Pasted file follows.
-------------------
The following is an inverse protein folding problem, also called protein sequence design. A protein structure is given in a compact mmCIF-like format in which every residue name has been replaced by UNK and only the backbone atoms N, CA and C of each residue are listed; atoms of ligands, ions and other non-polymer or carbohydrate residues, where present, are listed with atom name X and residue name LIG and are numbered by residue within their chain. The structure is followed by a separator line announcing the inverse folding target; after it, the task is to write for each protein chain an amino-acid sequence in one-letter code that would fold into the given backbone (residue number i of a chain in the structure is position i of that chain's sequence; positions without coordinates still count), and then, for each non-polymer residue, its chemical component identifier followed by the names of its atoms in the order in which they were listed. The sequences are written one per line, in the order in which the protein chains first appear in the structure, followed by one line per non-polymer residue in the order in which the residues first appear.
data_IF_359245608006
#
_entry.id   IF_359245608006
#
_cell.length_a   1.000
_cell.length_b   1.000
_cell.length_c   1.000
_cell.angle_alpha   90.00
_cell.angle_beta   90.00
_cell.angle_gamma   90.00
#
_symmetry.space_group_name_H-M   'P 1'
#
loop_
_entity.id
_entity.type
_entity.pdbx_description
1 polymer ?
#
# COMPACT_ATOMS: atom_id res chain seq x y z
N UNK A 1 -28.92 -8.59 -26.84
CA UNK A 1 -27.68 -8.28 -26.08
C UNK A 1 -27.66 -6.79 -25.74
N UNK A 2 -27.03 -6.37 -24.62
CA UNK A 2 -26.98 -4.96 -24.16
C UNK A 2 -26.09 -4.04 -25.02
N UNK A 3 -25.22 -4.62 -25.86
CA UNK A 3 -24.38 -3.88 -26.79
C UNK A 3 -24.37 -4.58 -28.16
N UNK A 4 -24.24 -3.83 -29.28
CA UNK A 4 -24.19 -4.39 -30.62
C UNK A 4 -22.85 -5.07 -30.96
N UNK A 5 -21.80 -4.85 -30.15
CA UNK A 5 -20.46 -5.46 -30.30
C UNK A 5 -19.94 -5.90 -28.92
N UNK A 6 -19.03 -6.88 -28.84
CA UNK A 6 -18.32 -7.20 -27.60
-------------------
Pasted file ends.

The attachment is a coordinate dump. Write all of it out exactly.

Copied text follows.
The following is an inverse protein folding problem, also called protein sequence design. A protein structure is given in a compact mmCIF-like format in which every residue name has been replaced by UNK and only the backbone atoms N, CA and C of each residue are listed; atoms of ligands, ions and other non-polymer or carbohydrate residues, where present, are listed with atom name X and residue name LIG and are numbered by residue within their chain. The structure is followed by a separator line announcing the inverse folding target; after it, the task is to write for each protein chain an amino-acid sequence in one-letter code that would fold into the given backbone (residue number i of a chain in the structure is position i of that chain's sequence; positions without coordinates still count), and then, for each non-polymer residue, its chemical component identifier followed by the names of its atoms in the order in which they were listed. The sequences are written one per line, in the order in which the protein chains first appear in the structure, followed by one line per non-polymer residue in the order in which the residues first appear.
data_IF_359245608006
#
_entry.id   IF_359245608006
#
_cell.length_a   1.000
_cell.length_b   1.000
_cell.length_c   1.000
_cell.angle_alpha   90.00
_cell.angle_beta   90.00
_cell.angle_gamma   90.00
#
_symmetry.space_group_name_H-M   'P 1'
#
loop_
_entity.id
_entity.type
_entity.pdbx_description
1 polymer ?
#
# COMPACT_ATOMS: atom_id res chain seq x y z
N UNK A 1 -28.92 -8.59 -26.84
CA UNK A 1 -27.68 -8.28 -26.08
C UNK A 1 -27.66 -6.79 -25.74
N UNK A 2 -27.03 -6.37 -24.62
CA UNK A 2 -26.98 -4.96 -24.16
C UNK A 2 -26.09 -4.04 -25.02
N UNK A 3 -25.22 -4.62 -25.86
CA UNK A 3 -24.38 -3.88 -26.79
C UNK A 3 -24.37 -4.58 -28.16
N UNK A 4 -24.24 -3.83 -29.28
CA UNK A 4 -24.19 -4.39 -30.62
C UNK A 4 -22.85 -5.07 -30.96
N UNK A 5 -21.80 -4.85 -30.15
CA UNK A 5 -20.46 -5.46 -30.30
C UNK A 5 -19.94 -5.90 -28.92
N UNK A 6 -19.03 -6.88 -28.84
CA UNK A 6 -18.32 -7.20 -27.60